New appointment ... Professor Robin Gauld.
The University of Otago has appointed Professor Robin Gauld as the next Dean of the University's Otago Business School.
A highly respected academic, Professor Gauld is currently head of the University's largest and most diverse department, the Department of Preventive and Social Medicine. He is also Founding Director of the University's Centre for Health Systems, which spans the Business School and the Dunedin School of Medicine.
He will take over the helm of the School from its retiring Dean Professor George Benwell on 1 December.
Announcing the appointment, which was made after an international search, Vice-Chancellor Professor Harlene Hayne says that as a highly accomplished researcher, teacher and administrator, Professor Gauld is an excellent choice to lead Otago Business School.
"Professor Gauld is very familiar with this integral part of the University."
“Professor Gauld is very familiar with this integral part of the University. He was on the Commerce Divisional Board for seven years and has an ongoing relationship with various departments in the School, including co-supervising PhD students, collaborating on research projects and teaching in Executive Education programmes and Economics papers.”
“Like me, Professor Gauld has high aspirations for the Business School and sees new and exciting opportunities for this very important part of University.”
Professor Gauld is a social scientist whose degrees are in public policy, administration and management. He is considered to be New Zealand's most authoritative analyst of its health care system and co-wrote the influential book, Dangerous Enthusiasms, on public sector IT disasters, which was selected as core text for a Harvard Kennedy School of Government Course in “Knowledge Management”.
He completed his undergraduate and Master's degrees at Victoria University of Wellington and his PhD at the University of Hong Kong. He is in his 20th year of working at the University of Otago and has published over 115 peer-reviewed articles, 37 book chapters, and 11 books.
Professor Gauld's research interests include health policy and management, health services, health systems and e-Government. He is a Member of the British Academy of Management and of the International Public Management Network.
Much of his work — both research and teaching — draws upon concepts taught in business schools in areas such as management, human resources, organisational analysis and design, information science, and leadership.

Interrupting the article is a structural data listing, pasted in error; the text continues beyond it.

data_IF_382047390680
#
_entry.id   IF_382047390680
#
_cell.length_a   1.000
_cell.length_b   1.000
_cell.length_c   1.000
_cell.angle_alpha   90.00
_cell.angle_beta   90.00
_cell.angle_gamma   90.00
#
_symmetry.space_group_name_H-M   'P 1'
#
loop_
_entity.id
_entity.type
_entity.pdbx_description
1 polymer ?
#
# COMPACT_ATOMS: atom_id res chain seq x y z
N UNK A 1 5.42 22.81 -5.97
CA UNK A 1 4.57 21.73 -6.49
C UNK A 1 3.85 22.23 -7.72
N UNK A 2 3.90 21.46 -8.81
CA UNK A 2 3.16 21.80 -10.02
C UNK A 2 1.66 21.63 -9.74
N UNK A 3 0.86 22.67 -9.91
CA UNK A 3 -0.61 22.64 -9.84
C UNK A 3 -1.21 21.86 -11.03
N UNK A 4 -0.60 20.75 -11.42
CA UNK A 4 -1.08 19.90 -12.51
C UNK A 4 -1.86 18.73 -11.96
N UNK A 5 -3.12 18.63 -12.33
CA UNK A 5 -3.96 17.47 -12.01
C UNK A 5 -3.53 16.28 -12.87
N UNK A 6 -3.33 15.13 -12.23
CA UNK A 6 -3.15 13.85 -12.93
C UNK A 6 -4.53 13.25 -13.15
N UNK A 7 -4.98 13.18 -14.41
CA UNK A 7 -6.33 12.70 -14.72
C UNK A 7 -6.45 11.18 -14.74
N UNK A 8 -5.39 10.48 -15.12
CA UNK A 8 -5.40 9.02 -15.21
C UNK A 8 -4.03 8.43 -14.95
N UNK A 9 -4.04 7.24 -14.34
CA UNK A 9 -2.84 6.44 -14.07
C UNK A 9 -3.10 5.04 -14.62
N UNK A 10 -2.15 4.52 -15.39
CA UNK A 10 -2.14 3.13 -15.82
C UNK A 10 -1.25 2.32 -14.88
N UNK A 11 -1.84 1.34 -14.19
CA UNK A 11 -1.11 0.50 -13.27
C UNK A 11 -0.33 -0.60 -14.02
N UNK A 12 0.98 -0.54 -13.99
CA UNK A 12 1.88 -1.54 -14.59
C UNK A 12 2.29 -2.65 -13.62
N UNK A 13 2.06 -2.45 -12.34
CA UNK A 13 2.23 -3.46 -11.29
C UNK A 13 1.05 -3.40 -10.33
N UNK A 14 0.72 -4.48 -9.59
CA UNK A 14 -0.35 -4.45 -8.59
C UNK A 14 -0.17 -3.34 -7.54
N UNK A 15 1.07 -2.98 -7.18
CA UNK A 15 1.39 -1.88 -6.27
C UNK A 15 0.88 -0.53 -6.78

"I plan to support and grow the research focus in the School, which is really at the heart of a leading business school."
As part of his University service to the community, Professor Gauld is Independent Chair of Alliance South, a governance body that brings together clinical leaders and managers from the Southern DHB and primary care settings to focus on 'whole of system', integrated approaches to health system and patient care improvement.
Professor Gauld says he is excited to be taking up the Dean's role.
“I'm also greatly looking forward to working with colleagues in the School to develop its future strategy, including defining its strategic point of difference and brand. I plan to support and grow the research focus in the School, which is really at the heart of a leading business school.”
He says the Otago Business School has the potential to lead in areas such as Māori business as well as other fields. “I'm keen to engage staff in what we focus on as a school, but also to support their own research and teaching aspirations.”
Professor Gauld says he is looking forward to engaging with the business community and, especially, learning what they would like to see the School focusing on. “I see very exciting opportunities for closer engagement with business and with our students, who are at the centre of all we do.”
“I also see huge opportunities to work more closely with the other three Academic Divisions at Otago. In my view, Commerce is the 'wings' of the University and relevant to much of the research and teaching in other Divisions.”